Management Plan

Comprehensive Management Plan for the John Smith Chesapeake Trail

The National Park Service completed the comprehensive management plan and environmental assessment (CMP/EA) for the trail in February 2011, following a two-year public planning process. The comprehensive management plan is required by the National Trails System Act. The environmental assessment is required by the National Environmental Policy Act. The CMP/EA:

·Establishes how the trail will be developed and managed over the next 20 years

·Assesses potential impacts on natural and cultural resources

·Identifies the trail's significant places and stories and how to protect resources critical to the trail

·Crafts meaningful visitor experiences on land and water

·Defines management objectives and alternatives to meet those objectives

·Recommends a preferred alternative for managing the trail.

The comprehensive management plan will guide decisions about the trail for the next 20 years. The plan will be implemented through a series of 3-5 year action plans, as funding becomes available.

Click on the links below to view sections of the final comprehensive management plan:

·Summary and Table of Contents

·Chapter 1

·Chapter 2 Part 1

·Chapter 2 part 2

·Chapter 3

·Chapters 4, 5, and 6

·Appendices A-K

·Appendix L

·Appendices M-S, References, Glossary, Preparers, Index

·Finding of No Significant Impact (FONSI)



Trail Extended by the Secretary of the Interior

On May 16, 2012, Department of the Interior Secretary Ken Salazar designated water trails on four rivers as new historic connecting components to the John Smith Trail. Extending the trail by 841 miles, the newly designated components are the Susquehanna River, the Chester River, the Upper James River, and the Upper Nanticoke River.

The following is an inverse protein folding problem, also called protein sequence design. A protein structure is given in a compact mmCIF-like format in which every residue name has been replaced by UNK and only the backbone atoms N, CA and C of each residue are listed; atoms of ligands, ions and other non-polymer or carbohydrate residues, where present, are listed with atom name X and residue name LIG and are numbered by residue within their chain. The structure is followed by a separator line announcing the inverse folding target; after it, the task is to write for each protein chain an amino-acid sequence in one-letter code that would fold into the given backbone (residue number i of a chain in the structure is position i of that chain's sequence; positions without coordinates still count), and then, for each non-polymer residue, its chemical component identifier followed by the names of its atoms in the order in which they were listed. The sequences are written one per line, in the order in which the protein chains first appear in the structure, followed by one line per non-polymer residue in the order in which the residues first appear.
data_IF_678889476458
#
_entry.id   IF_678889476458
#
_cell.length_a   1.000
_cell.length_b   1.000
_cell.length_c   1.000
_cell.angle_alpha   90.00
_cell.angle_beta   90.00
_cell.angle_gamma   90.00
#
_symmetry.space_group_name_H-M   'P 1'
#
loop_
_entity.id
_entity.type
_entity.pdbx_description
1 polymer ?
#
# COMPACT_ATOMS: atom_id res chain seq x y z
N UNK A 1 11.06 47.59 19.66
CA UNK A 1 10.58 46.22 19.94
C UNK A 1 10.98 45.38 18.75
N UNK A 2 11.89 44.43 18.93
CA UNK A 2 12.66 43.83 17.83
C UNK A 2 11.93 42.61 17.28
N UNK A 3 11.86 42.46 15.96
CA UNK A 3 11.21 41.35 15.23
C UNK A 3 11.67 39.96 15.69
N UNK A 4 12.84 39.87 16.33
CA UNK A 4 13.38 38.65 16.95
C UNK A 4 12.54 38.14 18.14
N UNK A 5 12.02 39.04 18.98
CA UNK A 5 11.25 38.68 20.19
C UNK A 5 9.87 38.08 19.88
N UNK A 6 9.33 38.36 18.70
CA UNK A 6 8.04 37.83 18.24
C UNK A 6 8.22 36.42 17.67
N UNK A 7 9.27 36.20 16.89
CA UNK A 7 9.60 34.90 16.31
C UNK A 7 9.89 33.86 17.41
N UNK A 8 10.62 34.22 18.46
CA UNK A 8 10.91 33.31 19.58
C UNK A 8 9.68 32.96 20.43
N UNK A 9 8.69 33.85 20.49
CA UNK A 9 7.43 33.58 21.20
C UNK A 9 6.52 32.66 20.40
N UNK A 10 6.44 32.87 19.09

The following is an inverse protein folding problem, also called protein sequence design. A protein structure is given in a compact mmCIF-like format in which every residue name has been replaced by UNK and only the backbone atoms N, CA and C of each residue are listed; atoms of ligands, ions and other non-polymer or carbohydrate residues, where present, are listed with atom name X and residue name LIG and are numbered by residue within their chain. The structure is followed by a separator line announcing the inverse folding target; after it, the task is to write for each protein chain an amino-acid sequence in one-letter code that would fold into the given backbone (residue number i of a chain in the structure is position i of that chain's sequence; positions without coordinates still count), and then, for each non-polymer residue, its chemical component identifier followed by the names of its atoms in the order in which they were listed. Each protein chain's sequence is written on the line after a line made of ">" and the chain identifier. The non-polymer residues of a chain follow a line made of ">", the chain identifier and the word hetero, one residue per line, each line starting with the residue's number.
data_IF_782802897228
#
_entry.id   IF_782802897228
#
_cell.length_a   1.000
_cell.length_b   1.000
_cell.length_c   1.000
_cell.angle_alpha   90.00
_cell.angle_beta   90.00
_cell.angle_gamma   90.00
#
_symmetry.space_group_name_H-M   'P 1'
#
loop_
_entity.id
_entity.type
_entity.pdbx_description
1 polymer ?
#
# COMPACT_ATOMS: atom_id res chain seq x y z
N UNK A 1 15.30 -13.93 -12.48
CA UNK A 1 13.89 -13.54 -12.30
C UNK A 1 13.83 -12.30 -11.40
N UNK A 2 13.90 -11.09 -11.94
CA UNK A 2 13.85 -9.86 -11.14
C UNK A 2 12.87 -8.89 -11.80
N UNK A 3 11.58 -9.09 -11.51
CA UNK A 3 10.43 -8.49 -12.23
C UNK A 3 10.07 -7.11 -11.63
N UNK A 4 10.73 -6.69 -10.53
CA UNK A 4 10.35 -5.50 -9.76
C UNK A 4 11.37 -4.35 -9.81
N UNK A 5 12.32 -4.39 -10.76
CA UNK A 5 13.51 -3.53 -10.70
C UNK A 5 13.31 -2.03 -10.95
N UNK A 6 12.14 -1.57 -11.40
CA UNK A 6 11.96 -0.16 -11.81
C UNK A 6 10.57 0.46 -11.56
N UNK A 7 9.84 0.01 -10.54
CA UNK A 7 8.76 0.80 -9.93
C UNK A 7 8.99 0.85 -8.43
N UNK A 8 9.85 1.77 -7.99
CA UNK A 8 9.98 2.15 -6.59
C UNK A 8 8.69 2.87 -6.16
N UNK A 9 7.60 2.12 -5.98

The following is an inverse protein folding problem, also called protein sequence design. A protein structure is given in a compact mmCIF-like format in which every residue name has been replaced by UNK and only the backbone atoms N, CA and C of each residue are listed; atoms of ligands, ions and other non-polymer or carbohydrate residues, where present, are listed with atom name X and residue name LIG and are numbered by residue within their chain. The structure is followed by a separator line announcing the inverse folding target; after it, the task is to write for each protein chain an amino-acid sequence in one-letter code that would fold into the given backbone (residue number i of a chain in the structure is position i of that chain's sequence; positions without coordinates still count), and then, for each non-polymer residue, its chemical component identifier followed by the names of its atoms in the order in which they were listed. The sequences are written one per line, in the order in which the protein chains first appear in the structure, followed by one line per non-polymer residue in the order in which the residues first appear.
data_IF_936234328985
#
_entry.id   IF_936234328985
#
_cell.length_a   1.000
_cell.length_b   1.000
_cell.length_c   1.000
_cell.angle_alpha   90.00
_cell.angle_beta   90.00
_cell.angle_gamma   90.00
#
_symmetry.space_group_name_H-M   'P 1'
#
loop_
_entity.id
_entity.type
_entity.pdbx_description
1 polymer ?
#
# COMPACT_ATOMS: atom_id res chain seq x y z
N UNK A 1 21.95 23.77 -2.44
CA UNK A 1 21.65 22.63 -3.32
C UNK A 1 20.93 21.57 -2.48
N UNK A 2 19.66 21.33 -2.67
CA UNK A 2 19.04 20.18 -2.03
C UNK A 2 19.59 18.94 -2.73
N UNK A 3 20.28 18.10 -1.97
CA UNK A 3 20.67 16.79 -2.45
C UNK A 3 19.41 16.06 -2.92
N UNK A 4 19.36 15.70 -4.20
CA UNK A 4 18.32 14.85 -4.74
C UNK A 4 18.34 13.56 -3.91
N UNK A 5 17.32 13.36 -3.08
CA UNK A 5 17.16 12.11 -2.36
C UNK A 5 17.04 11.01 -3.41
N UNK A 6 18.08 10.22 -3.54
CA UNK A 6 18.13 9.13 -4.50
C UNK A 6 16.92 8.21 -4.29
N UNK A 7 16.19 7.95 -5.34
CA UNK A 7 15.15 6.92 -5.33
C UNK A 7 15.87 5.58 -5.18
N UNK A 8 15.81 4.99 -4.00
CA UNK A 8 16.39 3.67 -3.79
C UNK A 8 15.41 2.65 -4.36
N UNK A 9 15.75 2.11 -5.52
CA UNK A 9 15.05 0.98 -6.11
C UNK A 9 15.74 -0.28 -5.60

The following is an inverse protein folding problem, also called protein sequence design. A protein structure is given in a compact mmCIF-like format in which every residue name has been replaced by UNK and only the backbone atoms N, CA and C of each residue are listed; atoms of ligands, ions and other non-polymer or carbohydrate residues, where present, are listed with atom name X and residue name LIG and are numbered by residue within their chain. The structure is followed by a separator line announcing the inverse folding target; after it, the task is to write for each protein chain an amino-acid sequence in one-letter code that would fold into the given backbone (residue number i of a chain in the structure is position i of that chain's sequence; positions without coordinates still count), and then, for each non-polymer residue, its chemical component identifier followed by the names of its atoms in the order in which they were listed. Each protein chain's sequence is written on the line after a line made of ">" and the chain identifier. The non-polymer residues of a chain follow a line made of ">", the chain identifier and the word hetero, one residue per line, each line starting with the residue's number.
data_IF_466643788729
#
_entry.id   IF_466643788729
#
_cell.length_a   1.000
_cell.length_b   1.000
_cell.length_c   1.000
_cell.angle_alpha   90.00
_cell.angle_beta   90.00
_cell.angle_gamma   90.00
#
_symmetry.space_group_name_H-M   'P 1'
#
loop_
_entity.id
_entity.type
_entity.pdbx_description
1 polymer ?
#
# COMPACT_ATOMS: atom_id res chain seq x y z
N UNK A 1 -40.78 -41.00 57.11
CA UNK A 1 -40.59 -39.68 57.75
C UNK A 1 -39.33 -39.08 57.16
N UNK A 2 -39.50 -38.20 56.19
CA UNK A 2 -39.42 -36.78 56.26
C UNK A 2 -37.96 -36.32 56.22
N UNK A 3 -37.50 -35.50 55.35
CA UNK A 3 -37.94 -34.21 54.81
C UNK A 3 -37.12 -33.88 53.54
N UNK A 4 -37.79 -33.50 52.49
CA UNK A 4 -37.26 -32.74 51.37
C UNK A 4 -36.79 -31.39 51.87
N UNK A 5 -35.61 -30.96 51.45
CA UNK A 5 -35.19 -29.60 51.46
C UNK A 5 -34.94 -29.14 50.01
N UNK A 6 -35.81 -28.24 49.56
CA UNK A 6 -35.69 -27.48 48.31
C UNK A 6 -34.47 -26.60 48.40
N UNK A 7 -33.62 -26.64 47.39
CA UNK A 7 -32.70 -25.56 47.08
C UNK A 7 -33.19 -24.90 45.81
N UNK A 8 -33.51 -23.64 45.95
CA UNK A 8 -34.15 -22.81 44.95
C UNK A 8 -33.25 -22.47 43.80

·The Susquehanna River Component Connecting Trail is a 552-mile system of water trails along the main stem and West Branch of the Susquehanna River in Maryland, Pennsylvania, and New York. Sections of the trail are managed by a variety of organizations and agencies, all of which support the component connecting designation. Overall coordination of the component is provided by the Susquehanna Greenway Partnership. The southern end of this trail links directly with the John Smith Trail at Conowingo, Maryland.

·The Chester River Component Connecting Trail is a 46-mile system of the Chester River and its major tributaries. The trail connects to the John Smth Trail at its mouth just south of Rock Hall, Maryland. This connecting component is managed by Sultana Projects of Chestertown, Maryland, in close consultation with the State of Maryland.

·The Upper Nanticoke River Component Connecting Trail is an existing state water trail managed by the Delaware Department of Natural Resources and Environmental Control along approximately 23 miles of the Nanticoke River, Broad Creek and Deep Creek. The western end of this trail links directly with the John Smith Trail.

·The Upper James River Component Connecting Trail is a 220-mile water trail that crosses nine counties and connects to the John Smith Trail at the Falls of the James River in Richmond, VA. It is managed by the James River Association.

The designation of trail components enables the National Park Service to work closely with state and local agencies and other partners -- notably conservation and tribal organizations -- to provide technical and financial assistance, resource management, facility enhancement, interpretive trail route marking, and promotion of the rivers' recreational and historic value.

See a map of the extended John Smith Trail.

See the Secretarial designation document.

Last updated: September 25, 2015

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